1958 Impala Chevrolet

Shortly after returning back to Ohio after Dad’s funeral I had an email exchange with my best friend, Sheldon (The Mighty Polecat), back in Tennessee. I mentioned that he’d have to get me to tell him the story of the “1958 Impala Chevrolet”. Some time passed and he prodded me to tell him the story, so of course I did. After reading it, he was adamant that I should archive it with all my other writings, so… here is that email, minus salutations, complementary closings and such (months after the fact).

When my parents met, Dad drove a “1958 Impala Chevrolet”, I don’t know why, but that’s the way he’s always said it. This was a pretty cool ride for a young dude in 1965-66. He also inexplicably said “Big Red Sodee Pop” the only context in which I ever heard him use the word “sodee”… it was a secret carp catching recipe… dough balls formed from Wonder Bread and “Big Red Sodee Pop” are apparently irresistable to Carp.

Anyway, back to the car…
As this was the first year for the Impala, they are quite sought-after (and thus, expensive) now.

Dad and Roger (his then best friend; later my step-father) both had ’58 Impalas. Dad had a 283, Roger had the 348. Dad says his would run right with Roger’s until they hit top end. Dad’s was light blue, Roger’s was (I think) white.

The Impala had 6 round, bullet shaped tail-lights, 2 red ones on each side flanking the clear back up light. Dad and Roger both had 6 red tail-lights, having purloined the spares from some unfortunate Bel Air drivers (after all, nobody cool drove a Bel Air). A funny aside… for years Dad denied the whole 6 red tail-lights thing, it wasn’t until his later years that he owned up to it (with a twinkle in his eye).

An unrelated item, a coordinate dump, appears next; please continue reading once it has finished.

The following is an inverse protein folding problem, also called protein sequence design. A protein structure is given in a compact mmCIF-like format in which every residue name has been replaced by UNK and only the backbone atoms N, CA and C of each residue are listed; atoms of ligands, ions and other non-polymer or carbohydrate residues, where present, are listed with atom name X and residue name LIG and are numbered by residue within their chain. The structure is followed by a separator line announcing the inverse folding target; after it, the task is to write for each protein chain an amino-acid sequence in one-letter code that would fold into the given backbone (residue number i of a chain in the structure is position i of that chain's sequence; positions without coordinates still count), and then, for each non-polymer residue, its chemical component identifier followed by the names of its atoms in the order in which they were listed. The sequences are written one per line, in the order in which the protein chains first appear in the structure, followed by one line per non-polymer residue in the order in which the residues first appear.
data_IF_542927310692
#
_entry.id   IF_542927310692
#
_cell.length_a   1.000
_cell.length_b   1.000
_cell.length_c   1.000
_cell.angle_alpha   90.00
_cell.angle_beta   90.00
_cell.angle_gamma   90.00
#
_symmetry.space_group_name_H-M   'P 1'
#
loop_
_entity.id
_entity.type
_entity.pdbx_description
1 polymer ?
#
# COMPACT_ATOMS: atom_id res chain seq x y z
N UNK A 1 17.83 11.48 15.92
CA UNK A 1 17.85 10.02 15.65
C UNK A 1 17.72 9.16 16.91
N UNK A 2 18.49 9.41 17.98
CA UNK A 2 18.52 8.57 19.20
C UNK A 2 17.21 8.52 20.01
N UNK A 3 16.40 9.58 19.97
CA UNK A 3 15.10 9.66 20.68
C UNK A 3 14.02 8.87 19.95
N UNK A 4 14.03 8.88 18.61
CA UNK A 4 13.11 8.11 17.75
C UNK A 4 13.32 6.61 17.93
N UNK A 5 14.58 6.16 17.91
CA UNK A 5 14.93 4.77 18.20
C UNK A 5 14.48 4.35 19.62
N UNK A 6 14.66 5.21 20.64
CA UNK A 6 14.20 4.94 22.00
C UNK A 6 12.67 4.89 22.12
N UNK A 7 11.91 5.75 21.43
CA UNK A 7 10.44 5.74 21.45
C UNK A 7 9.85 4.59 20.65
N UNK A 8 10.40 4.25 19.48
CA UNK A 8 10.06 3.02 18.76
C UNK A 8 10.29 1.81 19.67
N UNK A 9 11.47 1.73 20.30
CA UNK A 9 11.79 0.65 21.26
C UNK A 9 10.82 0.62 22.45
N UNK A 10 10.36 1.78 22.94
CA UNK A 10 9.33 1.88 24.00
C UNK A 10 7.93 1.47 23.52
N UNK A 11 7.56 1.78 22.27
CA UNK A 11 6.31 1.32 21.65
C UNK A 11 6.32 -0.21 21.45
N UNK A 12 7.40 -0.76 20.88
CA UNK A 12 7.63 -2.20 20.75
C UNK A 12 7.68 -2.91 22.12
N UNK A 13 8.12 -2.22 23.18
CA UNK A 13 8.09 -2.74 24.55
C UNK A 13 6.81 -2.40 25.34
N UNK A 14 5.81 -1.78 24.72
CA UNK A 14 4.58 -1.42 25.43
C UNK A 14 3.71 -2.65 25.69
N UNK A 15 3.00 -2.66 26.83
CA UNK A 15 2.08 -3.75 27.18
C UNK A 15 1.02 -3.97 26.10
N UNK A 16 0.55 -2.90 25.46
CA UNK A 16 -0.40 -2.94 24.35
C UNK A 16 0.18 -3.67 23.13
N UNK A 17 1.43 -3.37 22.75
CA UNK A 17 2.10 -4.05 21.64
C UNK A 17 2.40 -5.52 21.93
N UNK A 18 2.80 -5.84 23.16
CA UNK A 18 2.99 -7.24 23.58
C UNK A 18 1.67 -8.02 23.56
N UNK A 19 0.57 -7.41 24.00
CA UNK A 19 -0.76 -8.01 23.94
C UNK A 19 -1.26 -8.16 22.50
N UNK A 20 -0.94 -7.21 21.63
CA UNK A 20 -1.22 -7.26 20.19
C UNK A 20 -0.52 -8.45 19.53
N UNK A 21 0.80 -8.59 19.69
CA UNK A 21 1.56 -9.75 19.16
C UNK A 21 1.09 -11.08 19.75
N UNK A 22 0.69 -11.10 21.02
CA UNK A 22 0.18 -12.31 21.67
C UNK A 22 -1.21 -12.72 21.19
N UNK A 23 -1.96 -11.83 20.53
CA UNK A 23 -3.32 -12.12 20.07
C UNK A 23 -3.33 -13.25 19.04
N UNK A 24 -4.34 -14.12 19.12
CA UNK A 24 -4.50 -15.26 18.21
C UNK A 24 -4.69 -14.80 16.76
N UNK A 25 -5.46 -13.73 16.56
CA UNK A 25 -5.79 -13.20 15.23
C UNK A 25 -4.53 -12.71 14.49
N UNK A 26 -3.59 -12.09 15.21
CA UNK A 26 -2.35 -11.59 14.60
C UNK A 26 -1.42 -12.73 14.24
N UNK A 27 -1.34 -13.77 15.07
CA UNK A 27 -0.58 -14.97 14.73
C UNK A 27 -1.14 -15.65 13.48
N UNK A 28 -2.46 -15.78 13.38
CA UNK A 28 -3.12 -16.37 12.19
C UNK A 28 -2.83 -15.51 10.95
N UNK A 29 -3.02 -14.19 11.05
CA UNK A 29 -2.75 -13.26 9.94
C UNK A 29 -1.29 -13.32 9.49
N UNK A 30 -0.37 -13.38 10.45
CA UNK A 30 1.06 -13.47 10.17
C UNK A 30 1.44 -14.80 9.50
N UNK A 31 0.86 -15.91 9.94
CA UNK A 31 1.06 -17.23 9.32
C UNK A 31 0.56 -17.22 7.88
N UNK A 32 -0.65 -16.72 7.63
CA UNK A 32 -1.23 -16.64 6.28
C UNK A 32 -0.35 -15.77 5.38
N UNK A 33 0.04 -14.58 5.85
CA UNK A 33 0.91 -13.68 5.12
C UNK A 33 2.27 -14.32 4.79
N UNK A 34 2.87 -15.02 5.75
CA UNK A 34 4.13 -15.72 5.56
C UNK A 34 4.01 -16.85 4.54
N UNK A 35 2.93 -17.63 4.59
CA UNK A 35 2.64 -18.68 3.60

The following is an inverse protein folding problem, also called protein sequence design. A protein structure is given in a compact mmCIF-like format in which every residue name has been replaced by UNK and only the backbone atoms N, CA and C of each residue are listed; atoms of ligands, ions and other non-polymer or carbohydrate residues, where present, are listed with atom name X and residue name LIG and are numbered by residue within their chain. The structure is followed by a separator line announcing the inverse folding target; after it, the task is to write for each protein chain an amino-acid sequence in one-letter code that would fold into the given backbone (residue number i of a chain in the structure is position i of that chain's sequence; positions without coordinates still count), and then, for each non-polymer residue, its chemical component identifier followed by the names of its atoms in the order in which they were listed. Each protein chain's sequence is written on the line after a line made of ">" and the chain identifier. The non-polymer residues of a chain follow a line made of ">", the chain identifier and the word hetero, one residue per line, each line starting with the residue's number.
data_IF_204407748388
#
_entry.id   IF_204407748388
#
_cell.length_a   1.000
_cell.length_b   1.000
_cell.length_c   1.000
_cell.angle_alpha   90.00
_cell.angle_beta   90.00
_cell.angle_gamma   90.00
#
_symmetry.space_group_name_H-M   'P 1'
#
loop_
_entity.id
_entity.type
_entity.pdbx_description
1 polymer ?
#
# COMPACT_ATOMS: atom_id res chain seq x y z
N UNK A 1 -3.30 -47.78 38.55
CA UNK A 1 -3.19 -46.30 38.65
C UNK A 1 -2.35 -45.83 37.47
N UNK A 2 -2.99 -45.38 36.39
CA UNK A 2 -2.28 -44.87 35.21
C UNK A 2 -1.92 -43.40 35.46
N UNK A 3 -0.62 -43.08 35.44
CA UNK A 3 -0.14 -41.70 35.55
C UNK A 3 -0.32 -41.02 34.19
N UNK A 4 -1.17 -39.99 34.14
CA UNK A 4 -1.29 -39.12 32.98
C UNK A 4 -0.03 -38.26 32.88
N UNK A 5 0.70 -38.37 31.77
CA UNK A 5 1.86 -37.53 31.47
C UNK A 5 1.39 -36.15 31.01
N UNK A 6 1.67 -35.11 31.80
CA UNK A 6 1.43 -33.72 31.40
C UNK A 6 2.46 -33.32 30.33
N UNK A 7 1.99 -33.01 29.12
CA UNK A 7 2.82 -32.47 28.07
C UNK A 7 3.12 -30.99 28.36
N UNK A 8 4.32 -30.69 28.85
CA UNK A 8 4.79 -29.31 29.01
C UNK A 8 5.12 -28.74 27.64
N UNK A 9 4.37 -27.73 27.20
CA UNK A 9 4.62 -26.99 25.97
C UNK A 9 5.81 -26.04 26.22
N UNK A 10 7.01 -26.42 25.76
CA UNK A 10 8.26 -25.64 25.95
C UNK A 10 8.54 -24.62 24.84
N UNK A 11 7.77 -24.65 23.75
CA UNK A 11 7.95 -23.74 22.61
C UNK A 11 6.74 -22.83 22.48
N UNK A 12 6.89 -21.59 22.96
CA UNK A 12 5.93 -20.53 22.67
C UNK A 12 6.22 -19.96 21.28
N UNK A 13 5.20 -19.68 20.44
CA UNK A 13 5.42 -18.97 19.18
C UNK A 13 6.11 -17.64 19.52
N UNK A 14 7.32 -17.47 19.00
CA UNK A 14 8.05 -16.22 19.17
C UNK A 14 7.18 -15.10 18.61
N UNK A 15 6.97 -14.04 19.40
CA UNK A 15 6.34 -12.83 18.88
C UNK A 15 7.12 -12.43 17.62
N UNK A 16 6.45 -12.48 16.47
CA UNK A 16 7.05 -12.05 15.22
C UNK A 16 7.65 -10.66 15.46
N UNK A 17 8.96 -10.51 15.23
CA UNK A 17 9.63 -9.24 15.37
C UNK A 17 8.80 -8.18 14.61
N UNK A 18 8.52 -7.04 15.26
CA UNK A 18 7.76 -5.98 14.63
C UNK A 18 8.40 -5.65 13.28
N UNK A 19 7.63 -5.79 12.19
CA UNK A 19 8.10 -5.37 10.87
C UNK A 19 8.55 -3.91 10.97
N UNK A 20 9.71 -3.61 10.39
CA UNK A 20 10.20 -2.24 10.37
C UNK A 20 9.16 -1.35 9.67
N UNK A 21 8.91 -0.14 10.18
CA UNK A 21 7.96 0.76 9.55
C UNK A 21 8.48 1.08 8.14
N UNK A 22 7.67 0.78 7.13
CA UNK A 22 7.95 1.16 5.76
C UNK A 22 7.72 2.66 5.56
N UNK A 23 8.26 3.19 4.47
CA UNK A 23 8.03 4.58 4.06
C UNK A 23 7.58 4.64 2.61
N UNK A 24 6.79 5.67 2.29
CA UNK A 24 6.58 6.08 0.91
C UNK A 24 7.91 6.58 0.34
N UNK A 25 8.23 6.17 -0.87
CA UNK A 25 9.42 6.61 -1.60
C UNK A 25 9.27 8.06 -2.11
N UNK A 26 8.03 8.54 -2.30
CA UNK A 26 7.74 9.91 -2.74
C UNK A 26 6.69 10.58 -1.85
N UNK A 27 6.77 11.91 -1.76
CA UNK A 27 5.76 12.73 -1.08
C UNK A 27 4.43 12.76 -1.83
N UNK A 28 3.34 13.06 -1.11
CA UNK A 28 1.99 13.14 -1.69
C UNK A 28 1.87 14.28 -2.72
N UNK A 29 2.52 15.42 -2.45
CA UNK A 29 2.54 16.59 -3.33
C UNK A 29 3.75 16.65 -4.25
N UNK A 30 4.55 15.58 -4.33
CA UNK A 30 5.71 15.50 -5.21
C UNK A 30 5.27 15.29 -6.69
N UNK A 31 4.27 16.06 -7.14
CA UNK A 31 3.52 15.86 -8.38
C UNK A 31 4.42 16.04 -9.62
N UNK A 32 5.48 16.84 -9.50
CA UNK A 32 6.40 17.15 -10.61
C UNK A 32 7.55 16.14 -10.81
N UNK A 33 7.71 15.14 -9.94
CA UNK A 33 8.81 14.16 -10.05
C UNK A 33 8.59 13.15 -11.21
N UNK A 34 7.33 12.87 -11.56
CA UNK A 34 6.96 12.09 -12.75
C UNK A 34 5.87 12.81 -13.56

Anyway, for years Dad had dreamed of owning one again, but alas, none of us could afford one (we were all looking, too!)

When I went to visit in February, Mom sent along a 1958 Chevrolet Impala model kit. We got all the correct colors, and Dad and I (mostly me, he mainly gave input on color and options and the like; and supervised) spent DAYS working on that thing, getting everything just so, doing all the really fine detail work.

He loved that model, he would sit in his recliner holding it, looking it over with a far-away look in his eyes just about every day. The model even came with 6 red tail-lights! We were so afraid we’d have to liberate some off of some unsuspecting Bel Air model.

Anyway, the last time Dad ‘played’ with it, one of the wheels had fallen off, easy enough to fix.

At the funeral home they had (one of) Dad’s rod and reels, his tackle box, Walter (Walter’s a mounted bass), and the model. Much to my surprise it survived being carted about and riding home in the trunk of a limo none the worse for wear.

Then later, either that day or the next, Leslie was moving the aforementioned fishing rod which was leaning against the mantle. The car was also sitting on the mantle. The car came crashing down onto the brick hearth, and I thought Les was going to cry. I was a bit sick over it myself, but I managed to affect Dad’s cool and assured her it would be fine, that I’d fixed it before (several times) and I could do it again.

The amazing/ironic thing is that it wasn’t a wild kid, an errant ball, or any of the things I expected to do it. It was a fishing pole!

I brought the car home, it’s fixable; I just can’t handle it emotionally right now.

I also brought back a couple of fishing reels (one’s a FINE Abu Garcia I gave him about 18 years ago) and I have rods coming (wouldn’t fit/couldn’t be trusted in baggage). I’ll just have to keep the rods away from that 1958 Impala Chevrolet!

Damnit Polecat! You made me cry!

So, there it is. As a post-script, the car is now repaired, my brother-in-law sent the rods, and I’ve made darned sure to keep them away from Dad’s car!